Although my interests center on medicine and biology, I have more than a professional hobbyist interest in geology, specifically vulcanism, the study of volcanoes (and not Spock). So I peruse news stories about volcanic eruptions when they appear. This week, a British newspaper, the Daily Mail, published a story entitled, Is a super-volcano just 390 miles from London about to erupt? I suspect that the Daily Mail is one of Britain’s sensationalist newspapers, and this article would confirm it.
But let’s go over some of it’s points. Yes, the Laacher See volcano did erupt about 12,900 years ago, and it was a rather large eruption, on the size of Mt. Pinatubo in 1991. Obviously, I was somewhat surprised that such a recent and large volcanic event happened in Europe. If it did happen today, Europe would be devastated for years. That eruption was massive, and one can find deep layers of ash throughout Central Europe up through to the North Sea. It had a profound effect on weather patterns of the era, with effects happening within a few weeks.
The article uses as its evidence that the volcano erupts every 12,000 years, so it’s overdue (I suppose) for an eruption, and that there are some CO2 outgassing in the lake (which formed when the magma chamber collapsed after the most recent eruption). If that’s their “evidence” for a future eruption, then we need to redefine what constitutes evidence. In fact, as they say in the financial industry, past performance is not a guarantee of future results. Furthermore, I could find no published, peer-reviewed support for a prediction of a new eruption. In other words, the Daily Mail invented this prediction.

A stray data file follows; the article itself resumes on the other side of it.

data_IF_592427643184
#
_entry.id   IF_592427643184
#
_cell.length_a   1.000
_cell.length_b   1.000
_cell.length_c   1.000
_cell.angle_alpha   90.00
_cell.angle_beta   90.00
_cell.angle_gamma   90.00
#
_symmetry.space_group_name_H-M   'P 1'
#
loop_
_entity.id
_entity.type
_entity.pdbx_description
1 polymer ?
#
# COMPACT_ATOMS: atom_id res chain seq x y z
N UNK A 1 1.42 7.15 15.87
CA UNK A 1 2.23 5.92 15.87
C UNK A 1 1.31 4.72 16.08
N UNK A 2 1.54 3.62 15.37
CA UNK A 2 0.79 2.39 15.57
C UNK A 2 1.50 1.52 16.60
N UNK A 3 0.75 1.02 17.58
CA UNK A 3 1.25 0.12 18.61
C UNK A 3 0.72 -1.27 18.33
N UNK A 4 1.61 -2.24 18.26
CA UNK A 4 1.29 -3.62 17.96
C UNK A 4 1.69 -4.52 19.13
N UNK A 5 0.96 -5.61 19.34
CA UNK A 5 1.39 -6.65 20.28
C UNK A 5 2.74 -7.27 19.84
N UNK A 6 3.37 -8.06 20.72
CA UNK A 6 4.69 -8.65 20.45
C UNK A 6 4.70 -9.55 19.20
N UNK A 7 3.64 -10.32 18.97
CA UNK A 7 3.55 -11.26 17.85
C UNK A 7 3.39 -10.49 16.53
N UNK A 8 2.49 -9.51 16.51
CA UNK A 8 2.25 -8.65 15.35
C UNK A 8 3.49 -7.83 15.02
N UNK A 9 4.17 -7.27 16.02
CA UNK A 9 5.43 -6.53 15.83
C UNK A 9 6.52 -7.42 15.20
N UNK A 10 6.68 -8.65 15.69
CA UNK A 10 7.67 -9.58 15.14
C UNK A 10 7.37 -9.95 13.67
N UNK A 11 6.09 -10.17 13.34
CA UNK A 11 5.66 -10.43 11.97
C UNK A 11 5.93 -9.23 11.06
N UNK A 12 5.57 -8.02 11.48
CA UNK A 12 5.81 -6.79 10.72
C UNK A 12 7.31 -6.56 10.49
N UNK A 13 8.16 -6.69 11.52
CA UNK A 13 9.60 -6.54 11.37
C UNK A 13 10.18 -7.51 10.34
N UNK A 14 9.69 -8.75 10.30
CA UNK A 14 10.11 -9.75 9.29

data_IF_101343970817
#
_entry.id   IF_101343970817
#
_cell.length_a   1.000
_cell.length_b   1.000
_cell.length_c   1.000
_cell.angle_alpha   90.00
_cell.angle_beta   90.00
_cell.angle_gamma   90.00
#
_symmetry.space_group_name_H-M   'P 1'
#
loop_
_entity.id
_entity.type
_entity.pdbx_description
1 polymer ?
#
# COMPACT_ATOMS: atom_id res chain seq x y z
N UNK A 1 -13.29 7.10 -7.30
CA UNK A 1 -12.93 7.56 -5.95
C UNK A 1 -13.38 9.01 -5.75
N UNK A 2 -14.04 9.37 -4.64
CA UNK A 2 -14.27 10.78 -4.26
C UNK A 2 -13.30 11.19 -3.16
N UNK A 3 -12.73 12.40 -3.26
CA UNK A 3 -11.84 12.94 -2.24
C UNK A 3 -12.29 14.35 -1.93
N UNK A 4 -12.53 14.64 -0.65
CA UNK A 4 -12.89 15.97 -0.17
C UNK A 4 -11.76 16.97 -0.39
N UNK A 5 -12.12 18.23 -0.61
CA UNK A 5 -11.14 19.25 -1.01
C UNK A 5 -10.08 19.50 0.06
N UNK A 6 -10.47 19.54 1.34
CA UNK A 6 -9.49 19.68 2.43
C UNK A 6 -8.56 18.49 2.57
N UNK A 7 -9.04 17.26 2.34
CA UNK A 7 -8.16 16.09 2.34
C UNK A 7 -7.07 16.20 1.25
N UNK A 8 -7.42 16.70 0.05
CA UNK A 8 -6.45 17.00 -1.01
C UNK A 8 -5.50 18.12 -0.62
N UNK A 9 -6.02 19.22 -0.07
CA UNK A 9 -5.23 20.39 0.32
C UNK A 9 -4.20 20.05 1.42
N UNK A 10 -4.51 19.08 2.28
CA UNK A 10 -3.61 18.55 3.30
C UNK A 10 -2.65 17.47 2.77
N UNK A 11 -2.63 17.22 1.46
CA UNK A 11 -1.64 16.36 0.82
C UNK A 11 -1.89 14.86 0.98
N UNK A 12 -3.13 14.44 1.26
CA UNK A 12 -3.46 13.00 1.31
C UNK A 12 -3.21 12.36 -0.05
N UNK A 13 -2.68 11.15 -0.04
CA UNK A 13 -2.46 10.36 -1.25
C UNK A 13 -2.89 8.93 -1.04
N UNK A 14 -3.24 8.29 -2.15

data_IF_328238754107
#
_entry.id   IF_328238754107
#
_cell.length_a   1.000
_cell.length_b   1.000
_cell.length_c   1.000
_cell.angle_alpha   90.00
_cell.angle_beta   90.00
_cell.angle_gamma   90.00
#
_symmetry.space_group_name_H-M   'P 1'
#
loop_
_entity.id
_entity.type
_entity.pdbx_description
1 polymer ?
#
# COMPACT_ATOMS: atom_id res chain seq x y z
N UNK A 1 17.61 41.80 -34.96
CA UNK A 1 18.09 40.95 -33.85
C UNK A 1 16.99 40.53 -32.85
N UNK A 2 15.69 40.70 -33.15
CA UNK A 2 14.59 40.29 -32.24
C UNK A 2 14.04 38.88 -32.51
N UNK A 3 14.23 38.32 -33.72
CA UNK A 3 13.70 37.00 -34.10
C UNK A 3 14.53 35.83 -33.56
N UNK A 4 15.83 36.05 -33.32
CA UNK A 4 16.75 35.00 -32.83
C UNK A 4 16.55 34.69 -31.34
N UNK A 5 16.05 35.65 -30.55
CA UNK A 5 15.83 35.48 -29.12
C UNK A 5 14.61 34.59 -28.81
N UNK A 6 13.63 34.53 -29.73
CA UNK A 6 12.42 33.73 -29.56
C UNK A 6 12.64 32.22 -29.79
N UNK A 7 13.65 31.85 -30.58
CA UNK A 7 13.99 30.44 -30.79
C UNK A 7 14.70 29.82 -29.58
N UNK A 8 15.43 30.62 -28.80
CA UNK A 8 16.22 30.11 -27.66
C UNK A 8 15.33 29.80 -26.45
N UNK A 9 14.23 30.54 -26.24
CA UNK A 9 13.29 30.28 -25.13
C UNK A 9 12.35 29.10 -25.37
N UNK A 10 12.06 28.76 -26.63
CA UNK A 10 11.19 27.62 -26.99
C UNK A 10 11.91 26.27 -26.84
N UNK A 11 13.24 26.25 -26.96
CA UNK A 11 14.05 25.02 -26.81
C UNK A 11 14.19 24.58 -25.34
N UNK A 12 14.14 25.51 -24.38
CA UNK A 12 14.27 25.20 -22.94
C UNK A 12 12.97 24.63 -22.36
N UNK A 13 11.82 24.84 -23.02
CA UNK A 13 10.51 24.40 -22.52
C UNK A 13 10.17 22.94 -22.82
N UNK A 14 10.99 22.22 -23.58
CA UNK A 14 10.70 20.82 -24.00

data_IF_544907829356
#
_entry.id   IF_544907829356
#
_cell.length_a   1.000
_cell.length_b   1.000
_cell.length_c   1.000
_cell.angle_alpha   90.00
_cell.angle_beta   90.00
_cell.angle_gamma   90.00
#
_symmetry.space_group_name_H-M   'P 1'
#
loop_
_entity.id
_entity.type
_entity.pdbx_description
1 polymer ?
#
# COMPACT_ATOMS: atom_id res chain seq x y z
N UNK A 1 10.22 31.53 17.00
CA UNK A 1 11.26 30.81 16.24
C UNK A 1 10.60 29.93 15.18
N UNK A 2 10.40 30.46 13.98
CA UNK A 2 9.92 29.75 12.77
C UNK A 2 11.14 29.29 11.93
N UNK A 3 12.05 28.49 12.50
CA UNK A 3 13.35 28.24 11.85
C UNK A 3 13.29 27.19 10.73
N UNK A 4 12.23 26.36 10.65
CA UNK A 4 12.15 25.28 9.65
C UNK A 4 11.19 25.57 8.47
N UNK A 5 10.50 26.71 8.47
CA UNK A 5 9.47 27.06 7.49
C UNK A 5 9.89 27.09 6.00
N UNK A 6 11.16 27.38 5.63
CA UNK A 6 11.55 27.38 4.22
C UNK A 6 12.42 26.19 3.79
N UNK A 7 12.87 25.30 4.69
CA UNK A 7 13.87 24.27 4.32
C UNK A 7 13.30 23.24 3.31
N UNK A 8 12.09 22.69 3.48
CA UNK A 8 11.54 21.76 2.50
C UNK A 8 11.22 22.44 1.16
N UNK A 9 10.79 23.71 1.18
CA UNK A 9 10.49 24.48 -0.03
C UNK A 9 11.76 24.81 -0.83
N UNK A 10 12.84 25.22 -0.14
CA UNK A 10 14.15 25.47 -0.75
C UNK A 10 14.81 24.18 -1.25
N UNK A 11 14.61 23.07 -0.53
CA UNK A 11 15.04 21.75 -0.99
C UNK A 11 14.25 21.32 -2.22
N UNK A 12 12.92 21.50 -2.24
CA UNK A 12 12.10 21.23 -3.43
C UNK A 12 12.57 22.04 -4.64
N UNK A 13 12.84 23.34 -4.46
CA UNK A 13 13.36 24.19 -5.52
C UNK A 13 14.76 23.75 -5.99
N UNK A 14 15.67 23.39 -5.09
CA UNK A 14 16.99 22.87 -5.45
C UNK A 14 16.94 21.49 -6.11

As for the CO2 bubbles in the lake, yes that happens in water over a magma chamber, but it is, by itself, not an indicator of impending doom. However, the CO2 can be dangerous, of course, but that’s a biological issue not a prediction-of-eruption issue.
This is what bothers me about these kind of articles. The internet, being the rather instant communication method that it is, transfers this information from one side of the planet to another. Soon, I’ll be reading about it in what are supposed to be reasonable websites that monitor the world environmental issues.
Science journalism has a responsibility to actually provide accurate information. Too many times I read articles published in news sites (probably higher quality than the Daily Mail) that wildly misinterpret medical or scientific articles. I spend so much time debunking the overstating of what is said that if I could get paid for it, I’d have quite a career set up. Wikipedia is notorious for this kind of sensationalism.
I can only hope that all the skeptics out there have an effect on this type of bad science journalism. And London, you’re safe for now, though with the Olympics coming up, I may change my mind.
The Huffington Post is not known for it’s pro-science editorial content, but I do appreciate that Mnookin writes there. The irony is kind of dripping that the article is a plea for responsible science journalism, when it’s posted at HuffPo, but I always enjoy good irony.